Earlier this year, I attended the HEA STEM 2016 conference. This post details some of the highlights from the event.
With a conference theme centred around inspiring, supporting and sharing excellent practice in STEM teaching and learning, I was particularly interested in sessions that focused on innovations in STEM teaching. I found inspiration at ones run by Dr Daniel Burgarth of Aberystwyth University and Dr Katherine Haxton from Keele University. Burgarth spoke about and demonstrated his investigations in teaching mathematics with tablet devices, while Haxton took the audience through her experiences of using infographics as assessment tools in Chemistry teaching.
For Burgarth’s session, the room was laid out in a welcoming cabaret-style, with a Samsung Galaxy tablet on each table. Recounting his rather bold experiments in using tablets in his teaching, Burgarth drew his presentation slides as he went along. When presented in ‘Lecture Mode’, these drawings also appeared in real time on the screens on our tables as well as the main room projector. He used an Android app produced by Stylus Labs, and had settled on this solution as closest to meeting his needs, also working closely with the software developers to help shape their product to better meet his specific teaching requirements. With the addition of a small clip mic, the session was fully recorded and made available to participants on YouTube straight after the event.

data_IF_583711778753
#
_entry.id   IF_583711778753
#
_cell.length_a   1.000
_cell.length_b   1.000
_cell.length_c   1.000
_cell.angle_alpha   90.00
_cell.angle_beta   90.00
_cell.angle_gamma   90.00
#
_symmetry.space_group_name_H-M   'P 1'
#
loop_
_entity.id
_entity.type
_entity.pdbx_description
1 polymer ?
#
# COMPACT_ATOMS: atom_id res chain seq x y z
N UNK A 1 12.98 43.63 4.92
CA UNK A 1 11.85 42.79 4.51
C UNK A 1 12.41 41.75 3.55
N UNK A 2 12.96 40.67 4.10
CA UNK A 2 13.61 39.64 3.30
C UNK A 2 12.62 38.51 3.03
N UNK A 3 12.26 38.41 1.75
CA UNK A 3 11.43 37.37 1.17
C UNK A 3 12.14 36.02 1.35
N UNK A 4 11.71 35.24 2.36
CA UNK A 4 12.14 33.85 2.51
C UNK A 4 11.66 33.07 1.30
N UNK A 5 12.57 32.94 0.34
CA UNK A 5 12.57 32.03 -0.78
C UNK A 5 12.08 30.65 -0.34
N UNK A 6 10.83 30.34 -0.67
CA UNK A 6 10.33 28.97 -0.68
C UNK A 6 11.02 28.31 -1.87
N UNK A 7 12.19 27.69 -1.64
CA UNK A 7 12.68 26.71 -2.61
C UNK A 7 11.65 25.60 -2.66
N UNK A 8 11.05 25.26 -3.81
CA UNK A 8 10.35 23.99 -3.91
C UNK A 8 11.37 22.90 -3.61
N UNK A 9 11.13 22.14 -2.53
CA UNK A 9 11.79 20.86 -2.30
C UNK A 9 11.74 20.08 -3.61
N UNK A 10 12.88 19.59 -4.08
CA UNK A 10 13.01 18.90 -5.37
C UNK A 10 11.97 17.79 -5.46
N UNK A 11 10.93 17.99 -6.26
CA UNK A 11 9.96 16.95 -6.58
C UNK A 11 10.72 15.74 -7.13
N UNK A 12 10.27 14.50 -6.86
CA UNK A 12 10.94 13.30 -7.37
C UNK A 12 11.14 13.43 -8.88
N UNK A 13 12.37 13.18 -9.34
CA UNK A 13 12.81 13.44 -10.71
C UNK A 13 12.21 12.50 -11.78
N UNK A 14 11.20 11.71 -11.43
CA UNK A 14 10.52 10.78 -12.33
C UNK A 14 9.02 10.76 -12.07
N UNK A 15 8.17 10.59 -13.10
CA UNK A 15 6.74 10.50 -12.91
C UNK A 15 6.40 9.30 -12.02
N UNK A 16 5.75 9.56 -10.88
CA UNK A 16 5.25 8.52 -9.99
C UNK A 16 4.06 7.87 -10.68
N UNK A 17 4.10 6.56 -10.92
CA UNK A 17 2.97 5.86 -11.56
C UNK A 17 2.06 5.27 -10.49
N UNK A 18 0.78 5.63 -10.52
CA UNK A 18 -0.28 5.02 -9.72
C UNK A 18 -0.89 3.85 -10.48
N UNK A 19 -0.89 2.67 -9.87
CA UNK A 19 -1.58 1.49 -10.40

Of particular interest was the post-presentation activity, where the assembled participants were given a ‘multiplayer’ Sudoku puzzle to solve. This demonstrated group inputs into a collective problem, which was an inventive demonstration of collaborative learning (also described on Twitter as ‘scary’ for a lecturer!). You can see another example of this technology in action at a presentation Burgarth gave to a 2015 Schoms conference.
Haxton’s post-lunch session was titled ‘Developing conceptual understanding through alternative assessment’, and was delivered to a packed house. Referencing a point raised in the earlier keynote of the importance for students of grasping concepts over content, she suggested that she had chosen infographics as a ‘human-friendly way’ to assess understanding of those concepts. This novel approach was introduced in a third year module, comprising 15% of the final grade (10% for the production of the infographic, 5% effort-based through peer assessment) as an alternative to producing an academic poster. Laying out the advantages and disadvantages of using this technique, she also recounted the lessons learned from the experience and the response from her students – one of whom suggested that this style of assessment ‘should be added earlier into the course’.
On the presentation front, I was also impressed at her use of scheduled tweets for sharing key resources that expanded on or related to her slides. This highlighted the importance of keeping to time when presenting! Haxton’s slides can be viewed here. The site she used for students to produce infographics was Piktochart (which has free account usage).
What examples of collaborative problem-solving have you seen or brought to the classroom? What alternative approaches to assessment have you seen working well?